My mother is living with me. Can I collect rent from her to cover her monthly expenses? If so, how would this affect the look back period if she needs Medicaid in the future?
Yes, you can collect rent from your mother to cover her monthly expenses. However, you must take action to ensure that doing so does not violate Medicaid’s look back period and be a potential cause for Medicaid ineligibility in the future.
All states have a Medicaid look back rule in which the state Medicaid agency reviews all past financial transactions for 60-months immediately preceding the date of one’s long-term care Medicaid application. (The only exception is California, which has a look back period of 30-months). This “look back” is done to ensure that applicants do not give away assets or sell them under fair market value in order to meet Medicaid’s asset limit, and hence, qualify for Medicaid. (Most states have an applicant asset limit of $2,000, but there is some variance based on the state. Furthermore, some assets are not counted towards Medicaid asset limit. To see asset limits by state, and to learn which assets generally are not counted towards the limit, click here). Violating the look back rule is cause for penalization in the form of Medicaid ineligibility.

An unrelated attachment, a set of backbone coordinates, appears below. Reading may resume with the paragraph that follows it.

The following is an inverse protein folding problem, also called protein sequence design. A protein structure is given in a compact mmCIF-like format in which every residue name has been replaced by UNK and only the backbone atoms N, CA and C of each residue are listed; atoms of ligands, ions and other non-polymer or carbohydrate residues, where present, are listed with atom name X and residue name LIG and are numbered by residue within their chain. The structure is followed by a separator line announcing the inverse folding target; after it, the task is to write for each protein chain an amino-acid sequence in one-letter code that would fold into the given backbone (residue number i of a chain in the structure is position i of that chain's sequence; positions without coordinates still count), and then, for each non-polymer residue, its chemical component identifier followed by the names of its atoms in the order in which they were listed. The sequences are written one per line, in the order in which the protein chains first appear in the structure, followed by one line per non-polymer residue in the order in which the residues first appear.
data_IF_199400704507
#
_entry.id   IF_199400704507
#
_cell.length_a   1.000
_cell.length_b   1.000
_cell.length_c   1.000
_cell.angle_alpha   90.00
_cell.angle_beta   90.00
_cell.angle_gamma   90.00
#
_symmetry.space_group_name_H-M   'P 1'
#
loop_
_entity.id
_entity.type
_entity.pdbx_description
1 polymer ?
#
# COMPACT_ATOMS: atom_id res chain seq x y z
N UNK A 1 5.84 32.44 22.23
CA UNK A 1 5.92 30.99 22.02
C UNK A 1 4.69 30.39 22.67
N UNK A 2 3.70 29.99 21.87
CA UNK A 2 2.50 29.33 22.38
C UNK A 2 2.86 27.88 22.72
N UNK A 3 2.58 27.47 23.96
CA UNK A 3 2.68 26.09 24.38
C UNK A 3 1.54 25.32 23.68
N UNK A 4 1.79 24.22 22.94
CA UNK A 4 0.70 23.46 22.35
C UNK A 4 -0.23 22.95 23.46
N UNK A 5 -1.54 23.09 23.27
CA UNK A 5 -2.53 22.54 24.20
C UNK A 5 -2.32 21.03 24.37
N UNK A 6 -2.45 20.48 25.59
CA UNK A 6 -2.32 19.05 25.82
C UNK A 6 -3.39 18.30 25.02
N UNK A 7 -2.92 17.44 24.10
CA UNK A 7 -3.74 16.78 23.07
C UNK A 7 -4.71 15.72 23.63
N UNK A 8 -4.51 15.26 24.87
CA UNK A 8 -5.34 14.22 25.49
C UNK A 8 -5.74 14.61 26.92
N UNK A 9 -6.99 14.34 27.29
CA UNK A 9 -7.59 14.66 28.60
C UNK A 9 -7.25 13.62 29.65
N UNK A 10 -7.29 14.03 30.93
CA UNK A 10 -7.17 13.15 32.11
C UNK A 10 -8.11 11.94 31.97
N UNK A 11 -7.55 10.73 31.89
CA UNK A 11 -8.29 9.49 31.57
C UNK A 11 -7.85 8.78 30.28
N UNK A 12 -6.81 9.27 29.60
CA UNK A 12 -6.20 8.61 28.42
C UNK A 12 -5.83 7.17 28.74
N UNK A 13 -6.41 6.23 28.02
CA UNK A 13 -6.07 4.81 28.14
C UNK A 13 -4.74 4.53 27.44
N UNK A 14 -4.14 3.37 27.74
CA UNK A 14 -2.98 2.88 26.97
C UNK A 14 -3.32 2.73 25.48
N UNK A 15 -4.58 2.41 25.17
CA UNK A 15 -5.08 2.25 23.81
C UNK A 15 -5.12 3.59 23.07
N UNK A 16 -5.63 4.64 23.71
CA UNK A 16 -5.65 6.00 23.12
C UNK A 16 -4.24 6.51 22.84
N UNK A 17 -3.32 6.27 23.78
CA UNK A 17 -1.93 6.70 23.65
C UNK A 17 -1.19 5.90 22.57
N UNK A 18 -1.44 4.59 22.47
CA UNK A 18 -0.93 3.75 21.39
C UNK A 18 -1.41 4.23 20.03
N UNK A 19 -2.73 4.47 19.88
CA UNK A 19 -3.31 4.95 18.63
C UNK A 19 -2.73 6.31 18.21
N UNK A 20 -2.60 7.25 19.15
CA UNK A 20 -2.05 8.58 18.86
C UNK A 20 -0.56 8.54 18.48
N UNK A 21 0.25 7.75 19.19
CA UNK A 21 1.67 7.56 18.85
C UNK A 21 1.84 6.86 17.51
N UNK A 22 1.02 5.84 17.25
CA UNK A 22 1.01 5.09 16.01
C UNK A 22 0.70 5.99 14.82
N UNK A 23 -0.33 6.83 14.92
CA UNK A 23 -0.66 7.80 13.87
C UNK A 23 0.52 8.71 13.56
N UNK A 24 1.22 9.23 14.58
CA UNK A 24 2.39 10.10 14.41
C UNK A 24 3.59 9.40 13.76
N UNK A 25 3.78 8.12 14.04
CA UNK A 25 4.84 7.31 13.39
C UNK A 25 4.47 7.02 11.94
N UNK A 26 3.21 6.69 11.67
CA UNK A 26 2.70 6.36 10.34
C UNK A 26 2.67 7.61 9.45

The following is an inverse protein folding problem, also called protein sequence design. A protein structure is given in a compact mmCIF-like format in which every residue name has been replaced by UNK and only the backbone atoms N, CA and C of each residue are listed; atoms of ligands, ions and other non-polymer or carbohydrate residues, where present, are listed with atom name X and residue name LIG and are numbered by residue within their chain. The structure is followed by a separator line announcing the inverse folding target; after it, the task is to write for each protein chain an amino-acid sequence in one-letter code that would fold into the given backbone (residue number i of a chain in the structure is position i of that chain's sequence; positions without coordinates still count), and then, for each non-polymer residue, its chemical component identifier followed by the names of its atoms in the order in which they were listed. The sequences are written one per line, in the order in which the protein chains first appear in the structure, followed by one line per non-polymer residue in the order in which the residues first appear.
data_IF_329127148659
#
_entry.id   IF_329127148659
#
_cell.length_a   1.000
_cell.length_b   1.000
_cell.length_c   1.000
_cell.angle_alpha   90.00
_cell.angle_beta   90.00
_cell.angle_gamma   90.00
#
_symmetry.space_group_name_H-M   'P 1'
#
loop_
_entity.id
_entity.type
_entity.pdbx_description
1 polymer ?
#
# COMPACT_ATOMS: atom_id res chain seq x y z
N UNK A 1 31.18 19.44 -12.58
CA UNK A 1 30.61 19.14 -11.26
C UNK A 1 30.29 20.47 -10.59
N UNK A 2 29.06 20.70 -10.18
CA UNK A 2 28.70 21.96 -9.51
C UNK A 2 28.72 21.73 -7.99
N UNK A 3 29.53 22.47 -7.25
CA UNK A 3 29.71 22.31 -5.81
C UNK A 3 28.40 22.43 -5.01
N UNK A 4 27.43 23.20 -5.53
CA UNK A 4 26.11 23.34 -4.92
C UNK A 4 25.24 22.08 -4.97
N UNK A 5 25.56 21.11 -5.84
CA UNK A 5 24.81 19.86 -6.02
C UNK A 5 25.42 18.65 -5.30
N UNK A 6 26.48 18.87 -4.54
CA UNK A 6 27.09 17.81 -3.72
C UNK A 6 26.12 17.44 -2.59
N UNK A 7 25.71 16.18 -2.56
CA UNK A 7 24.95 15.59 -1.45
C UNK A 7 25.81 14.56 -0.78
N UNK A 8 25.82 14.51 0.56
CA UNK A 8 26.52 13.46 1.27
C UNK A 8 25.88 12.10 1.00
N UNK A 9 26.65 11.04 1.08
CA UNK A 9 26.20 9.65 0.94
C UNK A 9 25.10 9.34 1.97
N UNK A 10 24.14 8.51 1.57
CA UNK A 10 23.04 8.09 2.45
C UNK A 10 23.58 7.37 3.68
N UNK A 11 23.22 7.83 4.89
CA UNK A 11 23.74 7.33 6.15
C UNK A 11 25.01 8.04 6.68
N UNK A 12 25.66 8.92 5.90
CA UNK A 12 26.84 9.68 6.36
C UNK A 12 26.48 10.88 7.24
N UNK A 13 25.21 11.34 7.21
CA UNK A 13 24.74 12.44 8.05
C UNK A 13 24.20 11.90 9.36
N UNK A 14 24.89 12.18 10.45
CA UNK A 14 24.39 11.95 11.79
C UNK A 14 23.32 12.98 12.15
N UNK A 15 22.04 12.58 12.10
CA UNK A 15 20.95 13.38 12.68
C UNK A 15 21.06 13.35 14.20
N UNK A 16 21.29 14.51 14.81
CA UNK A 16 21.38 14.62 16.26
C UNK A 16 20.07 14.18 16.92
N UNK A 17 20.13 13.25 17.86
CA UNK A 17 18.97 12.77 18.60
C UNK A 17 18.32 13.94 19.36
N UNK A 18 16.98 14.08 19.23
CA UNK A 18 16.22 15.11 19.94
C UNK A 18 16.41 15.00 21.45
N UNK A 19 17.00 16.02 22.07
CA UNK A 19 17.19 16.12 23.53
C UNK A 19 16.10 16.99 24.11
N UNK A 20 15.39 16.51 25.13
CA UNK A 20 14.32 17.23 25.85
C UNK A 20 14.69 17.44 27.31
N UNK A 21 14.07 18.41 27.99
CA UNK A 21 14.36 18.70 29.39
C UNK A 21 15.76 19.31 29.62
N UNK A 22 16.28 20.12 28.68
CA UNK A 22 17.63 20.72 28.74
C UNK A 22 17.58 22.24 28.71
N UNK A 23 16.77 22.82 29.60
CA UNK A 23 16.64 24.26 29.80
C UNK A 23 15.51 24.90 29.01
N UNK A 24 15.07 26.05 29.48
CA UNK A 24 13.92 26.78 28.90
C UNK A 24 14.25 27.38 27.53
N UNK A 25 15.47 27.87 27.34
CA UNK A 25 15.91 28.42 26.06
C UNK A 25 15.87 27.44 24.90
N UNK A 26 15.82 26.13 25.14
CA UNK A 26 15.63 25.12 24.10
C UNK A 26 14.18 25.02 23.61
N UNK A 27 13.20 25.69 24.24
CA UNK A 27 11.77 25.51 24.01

Therefore, in the case of your mother paying you monthly rent, she must be able to prove why she is giving you the money. Without proper documentation, Medicaid will most likely assume the money is a gift to you, which violates the look back rule. That said, it is imperative that a valid rental lease (in writing) be created, indicating that monthly payments made to you are for rent. The monthly rent amount must be reasonable, meaning it is in line with the average cost for a room rental in your geographic area. If your mother overpays, this would also very likely be considered a gift, and therefore, a violation of the look back period. Please note that your mother should not make any payments until a rental agreement is in place. Furthermore, your mother cannot backpay you for monthly rent.
If you have any questions or concerns, it is highly suggested that you seek the counsel of a professional Medicaid planner. Incorrectly creating a rental agreement, charging too much, and other simple mistakes can unfortunately result in Medicaid ineligibility.